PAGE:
iCloud celebrity photo hack: Are we too quick to trust cloud storage?

By Danny Palmer
01 Sep 2014 View Comments
jennifer-lawrence

The theft of hundreds of private photos belonging to well-known celebrities - including naked pictures of The Hunger Games star Jennifer Lawrence - has left Apple facing searching questions about the security of its iCloud service. 

The Apple cloud storage system - which automatically backs up documents and images stored on people's iPhone and iPad devices - was broken into by hackers, who then shared the private images of celebrities that they stole on notorious messaging board 4Chan. The photos went viral, with reports of the image thefts being spread via social media and the wider web.

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But while the teenage boys of Reddit clamoured to gawp at photos of naked celebrity women, the real issue here is arguably this question: are people too quick to trust the security of cloud storage services like iCloud? After all, this episode might not involve sensitive corporate data, but it still represents a massive data breach for those who've had their private photos exposed.

"It is a stark reminder of the potential consequences of having sensitive material lying around in the cloud," said Chris Boyd, malware intelligence analyst at Malwarebytes, who pointed out that individuals may not be aware that their smartphones are automatically backing up their files to a cloud server.

"With today's devices being very keen to push data to their own respective cloud services, people should be careful that sensitive media isn't automatically uploaded to the web, or other paired devices," he said, going on to warn that these services might also be keeping hold of deleted files, too.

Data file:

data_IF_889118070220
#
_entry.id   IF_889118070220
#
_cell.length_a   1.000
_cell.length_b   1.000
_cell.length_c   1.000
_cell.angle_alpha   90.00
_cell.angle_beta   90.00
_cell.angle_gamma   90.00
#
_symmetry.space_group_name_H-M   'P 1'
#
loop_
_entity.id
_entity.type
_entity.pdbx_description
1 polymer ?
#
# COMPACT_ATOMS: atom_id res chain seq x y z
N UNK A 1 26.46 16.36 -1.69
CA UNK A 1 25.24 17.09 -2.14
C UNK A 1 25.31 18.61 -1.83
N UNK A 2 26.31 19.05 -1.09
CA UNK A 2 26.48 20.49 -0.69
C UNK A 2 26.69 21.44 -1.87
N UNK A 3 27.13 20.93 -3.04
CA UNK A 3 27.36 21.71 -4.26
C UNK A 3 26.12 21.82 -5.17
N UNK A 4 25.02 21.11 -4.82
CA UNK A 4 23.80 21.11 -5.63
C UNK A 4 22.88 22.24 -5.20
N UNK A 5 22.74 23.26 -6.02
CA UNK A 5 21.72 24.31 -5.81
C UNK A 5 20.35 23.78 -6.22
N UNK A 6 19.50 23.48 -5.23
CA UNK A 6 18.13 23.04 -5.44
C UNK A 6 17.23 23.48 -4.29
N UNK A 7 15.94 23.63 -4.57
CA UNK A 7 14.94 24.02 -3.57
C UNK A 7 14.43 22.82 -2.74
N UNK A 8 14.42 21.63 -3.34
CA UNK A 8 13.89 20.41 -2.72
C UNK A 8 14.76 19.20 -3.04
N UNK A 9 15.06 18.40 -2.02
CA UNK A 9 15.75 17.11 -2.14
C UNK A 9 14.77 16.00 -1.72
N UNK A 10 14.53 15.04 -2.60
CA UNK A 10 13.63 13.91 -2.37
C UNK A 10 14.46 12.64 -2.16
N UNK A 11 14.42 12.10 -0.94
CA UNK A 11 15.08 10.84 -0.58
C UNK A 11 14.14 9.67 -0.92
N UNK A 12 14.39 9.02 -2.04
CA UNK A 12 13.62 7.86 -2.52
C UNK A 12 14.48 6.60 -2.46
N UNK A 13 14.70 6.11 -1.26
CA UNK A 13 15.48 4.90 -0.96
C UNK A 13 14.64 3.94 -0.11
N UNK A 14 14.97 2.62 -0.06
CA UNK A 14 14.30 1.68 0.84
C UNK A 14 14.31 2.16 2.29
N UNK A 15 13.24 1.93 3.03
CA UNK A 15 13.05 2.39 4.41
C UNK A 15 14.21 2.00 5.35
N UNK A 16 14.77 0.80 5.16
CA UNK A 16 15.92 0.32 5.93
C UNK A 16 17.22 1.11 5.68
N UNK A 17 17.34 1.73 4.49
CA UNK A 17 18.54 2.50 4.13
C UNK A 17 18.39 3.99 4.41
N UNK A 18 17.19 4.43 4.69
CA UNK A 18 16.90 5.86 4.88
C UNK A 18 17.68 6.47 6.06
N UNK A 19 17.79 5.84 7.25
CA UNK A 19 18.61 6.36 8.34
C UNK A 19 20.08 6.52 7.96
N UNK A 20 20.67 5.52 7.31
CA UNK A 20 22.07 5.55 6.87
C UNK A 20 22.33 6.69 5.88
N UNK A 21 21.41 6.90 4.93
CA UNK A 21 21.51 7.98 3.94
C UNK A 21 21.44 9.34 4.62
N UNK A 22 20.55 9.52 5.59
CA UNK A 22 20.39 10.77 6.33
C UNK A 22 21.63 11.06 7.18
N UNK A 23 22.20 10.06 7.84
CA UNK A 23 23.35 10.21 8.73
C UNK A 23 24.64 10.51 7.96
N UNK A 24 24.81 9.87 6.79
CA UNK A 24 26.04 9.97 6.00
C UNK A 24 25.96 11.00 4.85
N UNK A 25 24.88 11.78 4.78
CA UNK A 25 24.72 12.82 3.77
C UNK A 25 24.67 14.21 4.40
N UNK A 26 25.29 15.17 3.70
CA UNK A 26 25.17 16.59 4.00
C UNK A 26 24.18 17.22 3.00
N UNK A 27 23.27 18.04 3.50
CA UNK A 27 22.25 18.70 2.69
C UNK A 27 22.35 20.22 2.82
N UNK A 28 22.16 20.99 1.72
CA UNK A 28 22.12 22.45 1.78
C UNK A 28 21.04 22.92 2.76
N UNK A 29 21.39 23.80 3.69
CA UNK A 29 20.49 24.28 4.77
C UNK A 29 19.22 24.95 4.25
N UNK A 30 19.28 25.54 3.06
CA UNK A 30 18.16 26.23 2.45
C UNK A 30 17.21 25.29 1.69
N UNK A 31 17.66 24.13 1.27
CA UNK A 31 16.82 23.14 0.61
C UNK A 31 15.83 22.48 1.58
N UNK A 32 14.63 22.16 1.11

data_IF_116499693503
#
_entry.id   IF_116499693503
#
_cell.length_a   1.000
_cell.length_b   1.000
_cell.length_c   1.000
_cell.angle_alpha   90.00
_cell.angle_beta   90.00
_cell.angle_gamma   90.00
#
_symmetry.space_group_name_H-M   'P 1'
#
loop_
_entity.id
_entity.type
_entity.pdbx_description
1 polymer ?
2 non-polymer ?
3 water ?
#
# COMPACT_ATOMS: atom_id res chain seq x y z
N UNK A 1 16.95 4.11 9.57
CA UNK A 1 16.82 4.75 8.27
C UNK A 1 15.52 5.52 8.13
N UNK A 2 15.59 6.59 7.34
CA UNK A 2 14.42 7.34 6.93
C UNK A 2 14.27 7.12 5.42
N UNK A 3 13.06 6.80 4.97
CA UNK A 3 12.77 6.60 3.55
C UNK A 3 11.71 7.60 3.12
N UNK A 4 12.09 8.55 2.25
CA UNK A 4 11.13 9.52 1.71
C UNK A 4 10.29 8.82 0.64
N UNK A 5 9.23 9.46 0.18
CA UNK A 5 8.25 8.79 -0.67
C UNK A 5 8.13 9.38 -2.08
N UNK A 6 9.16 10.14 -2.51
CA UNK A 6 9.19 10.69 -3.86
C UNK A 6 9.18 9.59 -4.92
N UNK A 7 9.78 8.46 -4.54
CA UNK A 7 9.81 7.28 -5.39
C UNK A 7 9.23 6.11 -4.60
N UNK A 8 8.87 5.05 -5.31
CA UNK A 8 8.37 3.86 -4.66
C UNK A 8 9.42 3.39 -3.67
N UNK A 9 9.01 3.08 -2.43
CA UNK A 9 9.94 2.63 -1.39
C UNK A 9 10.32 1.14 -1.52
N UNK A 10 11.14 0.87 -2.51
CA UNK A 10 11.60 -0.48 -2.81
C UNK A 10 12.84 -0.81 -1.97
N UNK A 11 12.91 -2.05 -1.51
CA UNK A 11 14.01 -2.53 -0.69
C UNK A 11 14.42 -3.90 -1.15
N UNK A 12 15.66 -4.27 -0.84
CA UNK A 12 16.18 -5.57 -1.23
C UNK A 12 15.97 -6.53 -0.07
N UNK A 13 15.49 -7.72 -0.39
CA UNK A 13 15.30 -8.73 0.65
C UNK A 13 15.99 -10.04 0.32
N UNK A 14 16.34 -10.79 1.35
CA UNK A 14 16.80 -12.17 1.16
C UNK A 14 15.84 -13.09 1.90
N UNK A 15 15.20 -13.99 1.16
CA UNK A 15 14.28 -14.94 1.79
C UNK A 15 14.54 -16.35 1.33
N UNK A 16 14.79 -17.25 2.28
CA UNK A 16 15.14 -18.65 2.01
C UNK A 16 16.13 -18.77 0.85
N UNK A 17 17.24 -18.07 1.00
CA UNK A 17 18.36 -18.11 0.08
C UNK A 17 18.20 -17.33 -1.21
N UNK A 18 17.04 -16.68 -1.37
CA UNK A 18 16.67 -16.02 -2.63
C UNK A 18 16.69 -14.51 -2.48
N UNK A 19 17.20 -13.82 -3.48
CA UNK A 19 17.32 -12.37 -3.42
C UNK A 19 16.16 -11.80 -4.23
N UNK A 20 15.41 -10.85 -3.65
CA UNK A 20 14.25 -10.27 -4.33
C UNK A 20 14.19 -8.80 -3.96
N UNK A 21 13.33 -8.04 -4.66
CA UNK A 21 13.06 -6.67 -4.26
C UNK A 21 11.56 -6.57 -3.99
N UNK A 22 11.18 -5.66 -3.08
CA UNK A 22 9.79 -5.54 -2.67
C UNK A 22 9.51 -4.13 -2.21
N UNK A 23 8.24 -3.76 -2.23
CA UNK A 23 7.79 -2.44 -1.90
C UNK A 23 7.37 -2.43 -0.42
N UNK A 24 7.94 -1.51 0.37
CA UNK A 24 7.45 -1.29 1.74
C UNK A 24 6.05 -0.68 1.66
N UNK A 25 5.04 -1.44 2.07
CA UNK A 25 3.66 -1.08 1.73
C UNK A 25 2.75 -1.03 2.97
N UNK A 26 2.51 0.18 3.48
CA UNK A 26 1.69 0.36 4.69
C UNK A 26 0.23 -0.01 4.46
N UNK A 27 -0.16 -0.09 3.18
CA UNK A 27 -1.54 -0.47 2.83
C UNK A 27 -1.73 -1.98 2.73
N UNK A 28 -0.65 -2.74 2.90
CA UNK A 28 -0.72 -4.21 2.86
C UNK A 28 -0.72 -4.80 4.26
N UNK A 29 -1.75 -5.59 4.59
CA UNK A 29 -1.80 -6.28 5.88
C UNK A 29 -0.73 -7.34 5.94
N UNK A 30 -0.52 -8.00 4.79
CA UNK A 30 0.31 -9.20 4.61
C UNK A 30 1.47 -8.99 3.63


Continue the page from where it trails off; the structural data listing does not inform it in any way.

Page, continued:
"People should also investigate the deletion procedures for online storage. Many services enable you to 'undo' deletions, which could cause problems in certain situations." 

Eduard Meelhuysen, EMEA vice president of Netskope, told Computing that while many organisations don't allow the official use of applications like Apple's iCloud, the popularity of the iPhone means that it's always possible that employees are using it to store corporate data. 

"Even if you don't think your organisation is using iCloud, your employees undoubtedly are. Apps like iCloud, which are predominantly aimed at consumers, are such an essential part of users' lives that blocking their use within a business environment isn't really an option," he said, adding that the iCloud breach means "questions around security need to be addressed".

That, Meelhuysen argued, means teaching employees about the risks of uploading files - whether corporate or personal - into the cloud.

"Rather than block iCloud, or any app for that matter, organisations should try to shape usage by stopping risky behaviours, such as the upload of personal identifiable information or the sharing of sensitive content outside of the company. That way you can mitigate risk while enabling the use of cloud in your business," he said.

Stefano Ortolani, security researcher at Kaspersky Lab, argued that there is an inherent risk with using cloud storage because the user has no direct control over where and how the data is stored.

"The security of a cloud service depends on the provider. However, it's important to consider that as soon as you hand over any data (including photos) to a third-party service, you need to be aware that you automatically lose some control of it. This is also the case for when you upload something online," he said.

Ortolani said that individuals need to take more care over what information they choose to store in the cloud.

"In order to make your private data more secure, you should cherry-pick the data you store in the cloud and know when the data is set to automatically leave your device," he said.

"For instance, in iCloud there is a feature called 'My Photo Stream', which uploads new photos to the cloud as soon as the device is connected to Wi-Fi. This is to keep photos synchronised across all your devices. Disabling this option might be a good starting point to get a bit more in control," he said.

Malwarebytes' Boyd said that for total peace of mind, there is only one option: "The only real way to keep sensitive data secure is not put it online in the first place."

At the time of writing, Apple had not issued any comment on the images reportedly stolen from its iCloud Service.

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